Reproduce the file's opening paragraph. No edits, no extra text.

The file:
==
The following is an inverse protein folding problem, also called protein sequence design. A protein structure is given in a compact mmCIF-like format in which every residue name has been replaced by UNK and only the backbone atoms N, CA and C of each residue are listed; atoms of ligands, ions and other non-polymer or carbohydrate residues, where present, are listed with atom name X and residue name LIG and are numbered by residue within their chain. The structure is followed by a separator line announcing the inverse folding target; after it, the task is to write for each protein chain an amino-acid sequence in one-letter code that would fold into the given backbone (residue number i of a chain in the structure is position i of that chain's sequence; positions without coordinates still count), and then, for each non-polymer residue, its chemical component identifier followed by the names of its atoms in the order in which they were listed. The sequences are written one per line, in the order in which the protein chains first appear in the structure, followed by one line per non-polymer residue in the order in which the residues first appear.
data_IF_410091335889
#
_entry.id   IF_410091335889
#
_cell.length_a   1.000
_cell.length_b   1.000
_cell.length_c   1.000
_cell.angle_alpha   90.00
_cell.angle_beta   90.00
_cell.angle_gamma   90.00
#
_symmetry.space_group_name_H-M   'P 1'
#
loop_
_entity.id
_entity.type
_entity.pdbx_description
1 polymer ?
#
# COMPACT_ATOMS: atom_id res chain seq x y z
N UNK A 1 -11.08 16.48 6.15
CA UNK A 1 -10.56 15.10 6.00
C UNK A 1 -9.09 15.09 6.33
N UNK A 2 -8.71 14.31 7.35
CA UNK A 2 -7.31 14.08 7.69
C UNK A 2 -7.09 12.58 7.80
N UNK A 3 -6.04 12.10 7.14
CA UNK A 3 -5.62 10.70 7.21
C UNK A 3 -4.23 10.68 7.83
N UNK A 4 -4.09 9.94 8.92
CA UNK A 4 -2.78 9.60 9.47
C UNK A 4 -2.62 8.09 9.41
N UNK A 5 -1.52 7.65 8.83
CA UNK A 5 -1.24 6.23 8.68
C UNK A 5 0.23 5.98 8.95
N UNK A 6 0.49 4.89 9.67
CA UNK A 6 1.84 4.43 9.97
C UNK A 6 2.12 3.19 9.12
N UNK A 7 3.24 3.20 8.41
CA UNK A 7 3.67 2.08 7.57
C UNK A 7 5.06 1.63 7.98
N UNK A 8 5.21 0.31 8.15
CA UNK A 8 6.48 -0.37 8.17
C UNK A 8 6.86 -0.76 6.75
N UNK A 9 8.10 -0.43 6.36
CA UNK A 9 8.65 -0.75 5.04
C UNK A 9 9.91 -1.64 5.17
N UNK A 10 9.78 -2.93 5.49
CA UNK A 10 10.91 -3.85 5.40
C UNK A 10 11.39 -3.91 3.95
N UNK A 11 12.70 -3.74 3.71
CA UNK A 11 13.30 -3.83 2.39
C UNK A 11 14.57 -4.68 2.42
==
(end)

The following is an inverse protein folding problem, also called protein sequence design. A protein structure is given in a compact mmCIF-like format in which every residue name has been replaced by UNK and only the backbone atoms N, CA and C of each residue are listed; atoms of ligands, ions and other non-polymer or carbohydrate residues, where present, are listed with atom name X and residue name LIG and are numbered by residue within their chain. The structure is followed by a separator line announcing the inverse folding target; after it, the task is to write for each protein chain an amino-acid sequence in one-letter code that would fold into the given backbone (residue number i of a chain in the structure is position i of that chain's sequence; positions without coordinates still count), and then, for each non-polymer residue, its chemical component identifier followed by the names of its atoms in the order in which they were listed. The sequences are written one per line, in the order in which the protein chains first appear in the structure, followed by one line per non-polymer residue in the order in which the residues first appear.